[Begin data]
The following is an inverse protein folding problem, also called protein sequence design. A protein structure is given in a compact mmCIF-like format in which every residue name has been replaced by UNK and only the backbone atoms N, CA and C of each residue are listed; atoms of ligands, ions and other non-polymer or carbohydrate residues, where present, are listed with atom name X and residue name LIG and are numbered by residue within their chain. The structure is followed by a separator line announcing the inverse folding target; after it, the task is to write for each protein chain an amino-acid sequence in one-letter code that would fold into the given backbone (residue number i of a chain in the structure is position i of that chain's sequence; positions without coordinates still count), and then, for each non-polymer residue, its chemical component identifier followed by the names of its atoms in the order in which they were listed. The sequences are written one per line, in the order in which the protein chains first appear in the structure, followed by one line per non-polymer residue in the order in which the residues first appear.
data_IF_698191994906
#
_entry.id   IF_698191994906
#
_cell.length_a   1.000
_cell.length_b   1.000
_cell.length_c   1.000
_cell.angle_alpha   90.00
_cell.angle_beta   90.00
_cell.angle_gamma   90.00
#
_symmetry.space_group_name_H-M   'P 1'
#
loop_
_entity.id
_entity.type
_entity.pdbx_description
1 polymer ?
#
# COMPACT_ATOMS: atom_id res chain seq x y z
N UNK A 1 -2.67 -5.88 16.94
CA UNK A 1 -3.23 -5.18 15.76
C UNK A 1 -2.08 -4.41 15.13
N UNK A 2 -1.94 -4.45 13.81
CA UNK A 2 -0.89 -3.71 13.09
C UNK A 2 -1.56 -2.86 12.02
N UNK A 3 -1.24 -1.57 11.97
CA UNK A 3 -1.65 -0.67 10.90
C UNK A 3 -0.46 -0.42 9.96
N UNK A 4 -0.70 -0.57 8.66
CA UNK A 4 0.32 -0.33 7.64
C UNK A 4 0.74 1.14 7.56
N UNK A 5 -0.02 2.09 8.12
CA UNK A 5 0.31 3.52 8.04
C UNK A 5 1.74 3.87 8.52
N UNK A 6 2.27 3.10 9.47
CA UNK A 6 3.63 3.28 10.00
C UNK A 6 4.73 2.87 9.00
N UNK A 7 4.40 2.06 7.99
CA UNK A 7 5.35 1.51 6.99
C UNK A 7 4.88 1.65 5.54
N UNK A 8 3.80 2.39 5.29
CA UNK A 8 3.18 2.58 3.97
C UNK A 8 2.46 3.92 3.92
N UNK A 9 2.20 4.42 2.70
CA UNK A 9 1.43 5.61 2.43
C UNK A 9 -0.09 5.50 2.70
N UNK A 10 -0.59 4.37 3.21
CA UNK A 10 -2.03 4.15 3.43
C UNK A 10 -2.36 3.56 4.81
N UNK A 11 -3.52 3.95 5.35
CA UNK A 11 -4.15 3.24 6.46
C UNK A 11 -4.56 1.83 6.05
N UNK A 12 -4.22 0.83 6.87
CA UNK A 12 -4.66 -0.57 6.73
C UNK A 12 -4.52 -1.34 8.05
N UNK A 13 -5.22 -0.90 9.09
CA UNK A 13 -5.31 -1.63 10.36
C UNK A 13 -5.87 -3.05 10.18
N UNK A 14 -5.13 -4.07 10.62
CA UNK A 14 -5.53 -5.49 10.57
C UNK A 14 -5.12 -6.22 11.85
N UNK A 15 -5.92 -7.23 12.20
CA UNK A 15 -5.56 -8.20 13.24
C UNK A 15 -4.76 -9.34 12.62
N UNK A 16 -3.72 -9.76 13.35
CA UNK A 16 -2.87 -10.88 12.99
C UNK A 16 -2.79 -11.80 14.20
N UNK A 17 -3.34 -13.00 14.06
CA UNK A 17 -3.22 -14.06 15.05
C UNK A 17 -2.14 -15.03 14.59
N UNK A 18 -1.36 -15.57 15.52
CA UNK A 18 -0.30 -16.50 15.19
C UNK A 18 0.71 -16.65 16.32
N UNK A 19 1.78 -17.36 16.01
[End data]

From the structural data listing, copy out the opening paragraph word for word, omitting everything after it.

The following is an inverse protein folding problem, also called protein sequence design. A protein structure is given in a compact mmCIF-like format in which every residue name has been replaced by UNK and only the backbone atoms N, CA and C of each residue are listed; atoms of ligands, ions and other non-polymer or carbohydrate residues, where present, are listed with atom name X and residue name LIG and are numbered by residue within their chain. The structure is followed by a separator line announcing the inverse folding target; after it, the task is to write for each protein chain an amino-acid sequence in one-letter code that would fold into the given backbone (residue number i of a chain in the structure is position i of that chain's sequence; positions without coordinates still count), and then, for each non-polymer residue, its chemical component identifier followed by the names of its atoms in the order in which they were listed. The sequences are written one per line, in the order in which the protein chains first appear in the structure, followed by one line per non-polymer residue in the order in which the residues first appear.